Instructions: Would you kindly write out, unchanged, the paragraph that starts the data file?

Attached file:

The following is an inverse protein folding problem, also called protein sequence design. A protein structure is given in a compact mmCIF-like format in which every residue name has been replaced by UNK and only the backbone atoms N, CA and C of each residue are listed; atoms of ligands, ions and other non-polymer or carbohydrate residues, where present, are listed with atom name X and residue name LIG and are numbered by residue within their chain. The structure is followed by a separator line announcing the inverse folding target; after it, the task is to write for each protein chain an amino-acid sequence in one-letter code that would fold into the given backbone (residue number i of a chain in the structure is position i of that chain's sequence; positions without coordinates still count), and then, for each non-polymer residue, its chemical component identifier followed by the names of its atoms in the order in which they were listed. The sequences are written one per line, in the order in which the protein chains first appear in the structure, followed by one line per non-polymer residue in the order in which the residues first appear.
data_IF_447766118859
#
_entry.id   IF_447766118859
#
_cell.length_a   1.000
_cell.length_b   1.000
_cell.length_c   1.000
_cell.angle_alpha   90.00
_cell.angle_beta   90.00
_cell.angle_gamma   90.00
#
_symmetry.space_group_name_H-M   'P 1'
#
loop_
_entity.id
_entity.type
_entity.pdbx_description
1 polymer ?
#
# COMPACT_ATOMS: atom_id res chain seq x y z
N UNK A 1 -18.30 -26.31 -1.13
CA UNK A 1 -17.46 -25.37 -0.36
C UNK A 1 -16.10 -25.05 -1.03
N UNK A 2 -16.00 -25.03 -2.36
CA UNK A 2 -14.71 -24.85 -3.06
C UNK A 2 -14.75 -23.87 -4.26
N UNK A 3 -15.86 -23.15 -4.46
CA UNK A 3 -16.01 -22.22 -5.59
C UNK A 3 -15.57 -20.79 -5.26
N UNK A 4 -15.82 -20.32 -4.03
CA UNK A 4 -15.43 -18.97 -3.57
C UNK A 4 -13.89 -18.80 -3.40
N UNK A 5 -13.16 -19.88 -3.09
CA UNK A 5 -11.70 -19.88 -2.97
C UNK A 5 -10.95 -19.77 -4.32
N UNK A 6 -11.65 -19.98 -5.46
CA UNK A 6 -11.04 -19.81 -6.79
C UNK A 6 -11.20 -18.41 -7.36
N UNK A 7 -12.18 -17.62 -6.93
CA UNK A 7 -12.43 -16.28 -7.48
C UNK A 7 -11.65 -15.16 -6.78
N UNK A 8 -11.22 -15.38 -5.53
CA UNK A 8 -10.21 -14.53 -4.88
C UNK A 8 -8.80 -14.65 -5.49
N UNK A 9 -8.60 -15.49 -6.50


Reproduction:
The following is an inverse protein folding problem, also called protein sequence design. A protein structure is given in a compact mmCIF-like format in which every residue name has been replaced by UNK and only the backbone atoms N, CA and C of each residue are listed; atoms of ligands, ions and other non-polymer or carbohydrate residues, where present, are listed with atom name X and residue name LIG and are numbered by residue within their chain. The structure is followed by a separator line announcing the inverse folding target; after it, the task is to write for each protein chain an amino-acid sequence in one-letter code that would fold into the given backbone (residue number i of a chain in the structure is position i of that chain's sequence; positions without coordinates still count), and then, for each non-polymer residue, its chemical component identifier followed by the names of its atoms in the order in which they were listed. The sequences are written one per line, in the order in which the protein chains first appear in the structure, followed by one line per non-polymer residue in the order in which the residues first appear.